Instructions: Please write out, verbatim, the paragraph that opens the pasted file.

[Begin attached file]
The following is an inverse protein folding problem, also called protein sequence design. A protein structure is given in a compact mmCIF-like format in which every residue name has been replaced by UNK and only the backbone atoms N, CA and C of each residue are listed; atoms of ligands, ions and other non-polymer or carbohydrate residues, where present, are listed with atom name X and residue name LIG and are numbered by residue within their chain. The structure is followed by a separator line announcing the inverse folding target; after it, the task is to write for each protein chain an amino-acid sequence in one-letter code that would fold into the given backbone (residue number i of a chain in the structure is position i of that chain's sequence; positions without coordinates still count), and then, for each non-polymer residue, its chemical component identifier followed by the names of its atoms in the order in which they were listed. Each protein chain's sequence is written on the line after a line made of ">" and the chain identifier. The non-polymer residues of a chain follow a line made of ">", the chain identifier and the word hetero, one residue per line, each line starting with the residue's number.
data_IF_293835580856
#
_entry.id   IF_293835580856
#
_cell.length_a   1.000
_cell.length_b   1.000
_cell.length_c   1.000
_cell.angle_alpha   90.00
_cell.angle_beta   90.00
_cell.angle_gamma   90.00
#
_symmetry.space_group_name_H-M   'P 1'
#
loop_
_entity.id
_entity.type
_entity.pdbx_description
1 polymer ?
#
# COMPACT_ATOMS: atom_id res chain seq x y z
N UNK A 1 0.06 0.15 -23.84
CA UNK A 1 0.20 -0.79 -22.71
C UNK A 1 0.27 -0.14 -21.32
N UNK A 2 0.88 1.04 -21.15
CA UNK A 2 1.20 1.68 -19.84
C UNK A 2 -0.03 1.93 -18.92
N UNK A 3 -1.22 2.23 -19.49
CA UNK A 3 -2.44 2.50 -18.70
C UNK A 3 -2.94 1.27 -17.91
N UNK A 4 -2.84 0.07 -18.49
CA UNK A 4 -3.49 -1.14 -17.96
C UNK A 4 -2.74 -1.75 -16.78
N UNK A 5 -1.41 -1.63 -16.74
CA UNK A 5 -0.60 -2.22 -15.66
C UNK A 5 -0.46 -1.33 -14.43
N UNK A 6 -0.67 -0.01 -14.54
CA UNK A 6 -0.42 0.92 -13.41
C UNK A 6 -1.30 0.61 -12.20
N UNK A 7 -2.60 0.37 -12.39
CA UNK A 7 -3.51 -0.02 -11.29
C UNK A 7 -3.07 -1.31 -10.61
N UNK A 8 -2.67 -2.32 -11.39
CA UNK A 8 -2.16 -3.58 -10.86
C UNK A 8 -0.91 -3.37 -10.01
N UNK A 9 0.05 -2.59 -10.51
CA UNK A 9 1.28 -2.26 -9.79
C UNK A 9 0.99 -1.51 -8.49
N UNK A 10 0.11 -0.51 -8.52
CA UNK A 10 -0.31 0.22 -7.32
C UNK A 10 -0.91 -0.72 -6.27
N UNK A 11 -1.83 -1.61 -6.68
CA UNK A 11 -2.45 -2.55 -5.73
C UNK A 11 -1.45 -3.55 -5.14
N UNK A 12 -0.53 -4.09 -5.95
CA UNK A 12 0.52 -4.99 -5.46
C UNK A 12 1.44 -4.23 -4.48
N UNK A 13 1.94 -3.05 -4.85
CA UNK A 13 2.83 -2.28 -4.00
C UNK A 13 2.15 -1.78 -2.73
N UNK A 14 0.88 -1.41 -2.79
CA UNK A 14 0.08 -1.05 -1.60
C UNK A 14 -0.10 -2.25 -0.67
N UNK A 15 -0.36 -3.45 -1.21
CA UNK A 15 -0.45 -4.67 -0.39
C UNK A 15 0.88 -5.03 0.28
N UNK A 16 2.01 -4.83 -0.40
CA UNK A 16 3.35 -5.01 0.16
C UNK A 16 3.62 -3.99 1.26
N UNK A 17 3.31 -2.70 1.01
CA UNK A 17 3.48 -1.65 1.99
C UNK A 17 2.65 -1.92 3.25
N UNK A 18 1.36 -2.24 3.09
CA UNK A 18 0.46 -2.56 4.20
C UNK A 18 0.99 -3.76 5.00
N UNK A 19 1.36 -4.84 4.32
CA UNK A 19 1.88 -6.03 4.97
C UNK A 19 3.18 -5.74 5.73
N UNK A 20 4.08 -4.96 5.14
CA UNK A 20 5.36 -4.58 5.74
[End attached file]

The following is an inverse protein folding problem, also called protein sequence design. A protein structure is given in a compact mmCIF-like format in which every residue name has been replaced by UNK and only the backbone atoms N, CA and C of each residue are listed; atoms of ligands, ions and other non-polymer or carbohydrate residues, where present, are listed with atom name X and residue name LIG and are numbered by residue within their chain. The structure is followed by a separator line announcing the inverse folding target; after it, the task is to write for each protein chain an amino-acid sequence in one-letter code that would fold into the given backbone (residue number i of a chain in the structure is position i of that chain's sequence; positions without coordinates still count), and then, for each non-polymer residue, its chemical component identifier followed by the names of its atoms in the order in which they were listed. Each protein chain's sequence is written on the line after a line made of ">" and the chain identifier. The non-polymer residues of a chain follow a line made of ">", the chain identifier and the word hetero, one residue per line, each line starting with the residue's number.